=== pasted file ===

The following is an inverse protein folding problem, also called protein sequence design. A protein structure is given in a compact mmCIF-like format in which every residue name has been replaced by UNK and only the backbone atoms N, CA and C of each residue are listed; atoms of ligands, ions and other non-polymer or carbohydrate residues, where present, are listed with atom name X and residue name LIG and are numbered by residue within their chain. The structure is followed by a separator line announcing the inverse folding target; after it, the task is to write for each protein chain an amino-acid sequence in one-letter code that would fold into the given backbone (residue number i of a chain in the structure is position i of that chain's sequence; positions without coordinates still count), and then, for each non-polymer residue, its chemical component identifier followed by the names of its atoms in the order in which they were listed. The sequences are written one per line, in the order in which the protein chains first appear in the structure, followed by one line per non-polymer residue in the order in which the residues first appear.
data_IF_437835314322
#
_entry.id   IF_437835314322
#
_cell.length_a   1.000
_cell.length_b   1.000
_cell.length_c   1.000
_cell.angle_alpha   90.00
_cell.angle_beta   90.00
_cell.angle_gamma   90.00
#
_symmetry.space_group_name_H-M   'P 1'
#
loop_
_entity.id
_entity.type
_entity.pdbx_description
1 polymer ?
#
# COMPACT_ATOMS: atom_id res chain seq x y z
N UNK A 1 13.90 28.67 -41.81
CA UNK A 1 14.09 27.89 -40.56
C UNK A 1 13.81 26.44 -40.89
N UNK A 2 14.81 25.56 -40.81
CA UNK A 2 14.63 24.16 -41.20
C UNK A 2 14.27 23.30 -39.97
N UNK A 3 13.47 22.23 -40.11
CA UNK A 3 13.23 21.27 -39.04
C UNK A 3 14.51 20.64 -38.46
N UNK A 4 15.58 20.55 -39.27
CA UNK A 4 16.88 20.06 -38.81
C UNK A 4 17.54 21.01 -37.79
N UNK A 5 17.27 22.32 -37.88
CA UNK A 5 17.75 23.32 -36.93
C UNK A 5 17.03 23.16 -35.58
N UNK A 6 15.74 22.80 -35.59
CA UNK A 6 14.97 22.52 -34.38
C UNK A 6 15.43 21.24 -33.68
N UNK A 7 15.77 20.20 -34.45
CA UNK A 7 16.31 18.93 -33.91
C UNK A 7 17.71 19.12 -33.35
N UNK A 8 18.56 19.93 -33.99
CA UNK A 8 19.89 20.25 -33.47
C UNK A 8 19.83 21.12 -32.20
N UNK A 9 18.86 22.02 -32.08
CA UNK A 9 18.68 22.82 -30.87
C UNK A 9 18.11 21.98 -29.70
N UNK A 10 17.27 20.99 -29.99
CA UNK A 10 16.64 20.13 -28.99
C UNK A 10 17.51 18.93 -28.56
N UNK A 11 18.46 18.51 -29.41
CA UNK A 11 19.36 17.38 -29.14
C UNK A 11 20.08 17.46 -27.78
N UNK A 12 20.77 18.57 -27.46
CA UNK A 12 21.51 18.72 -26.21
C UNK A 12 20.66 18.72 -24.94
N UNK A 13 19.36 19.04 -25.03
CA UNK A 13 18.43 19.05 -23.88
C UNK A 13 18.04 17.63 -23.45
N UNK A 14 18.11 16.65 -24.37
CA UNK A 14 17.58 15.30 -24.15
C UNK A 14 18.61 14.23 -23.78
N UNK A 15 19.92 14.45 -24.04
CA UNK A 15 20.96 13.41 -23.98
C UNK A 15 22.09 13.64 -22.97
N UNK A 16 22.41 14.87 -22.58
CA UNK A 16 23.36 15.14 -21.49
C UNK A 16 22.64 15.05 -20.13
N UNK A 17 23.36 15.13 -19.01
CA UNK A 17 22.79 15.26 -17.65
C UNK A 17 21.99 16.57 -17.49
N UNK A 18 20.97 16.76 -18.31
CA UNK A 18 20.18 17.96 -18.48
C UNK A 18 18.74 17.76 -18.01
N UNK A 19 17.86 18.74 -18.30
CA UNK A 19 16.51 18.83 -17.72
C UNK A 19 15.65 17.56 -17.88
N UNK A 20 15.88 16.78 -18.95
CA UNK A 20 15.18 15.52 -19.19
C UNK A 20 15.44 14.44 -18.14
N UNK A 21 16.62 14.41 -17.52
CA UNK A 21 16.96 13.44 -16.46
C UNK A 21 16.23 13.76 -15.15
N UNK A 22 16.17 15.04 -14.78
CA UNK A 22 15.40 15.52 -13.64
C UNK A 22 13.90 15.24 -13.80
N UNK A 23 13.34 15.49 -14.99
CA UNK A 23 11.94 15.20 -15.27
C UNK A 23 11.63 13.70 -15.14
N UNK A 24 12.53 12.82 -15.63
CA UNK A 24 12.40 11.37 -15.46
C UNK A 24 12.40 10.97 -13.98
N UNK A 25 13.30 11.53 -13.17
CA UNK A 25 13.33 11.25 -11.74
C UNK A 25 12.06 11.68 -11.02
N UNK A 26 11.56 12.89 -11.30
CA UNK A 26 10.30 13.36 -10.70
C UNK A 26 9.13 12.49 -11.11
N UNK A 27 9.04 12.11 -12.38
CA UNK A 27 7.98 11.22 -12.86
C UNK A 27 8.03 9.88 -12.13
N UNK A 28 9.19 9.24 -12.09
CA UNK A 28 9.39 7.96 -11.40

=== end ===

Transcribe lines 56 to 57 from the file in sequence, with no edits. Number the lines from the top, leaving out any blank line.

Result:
CA UNK A 12 21.51 18.72 -26.21
C UNK A 12 20.66 18.72 -24.94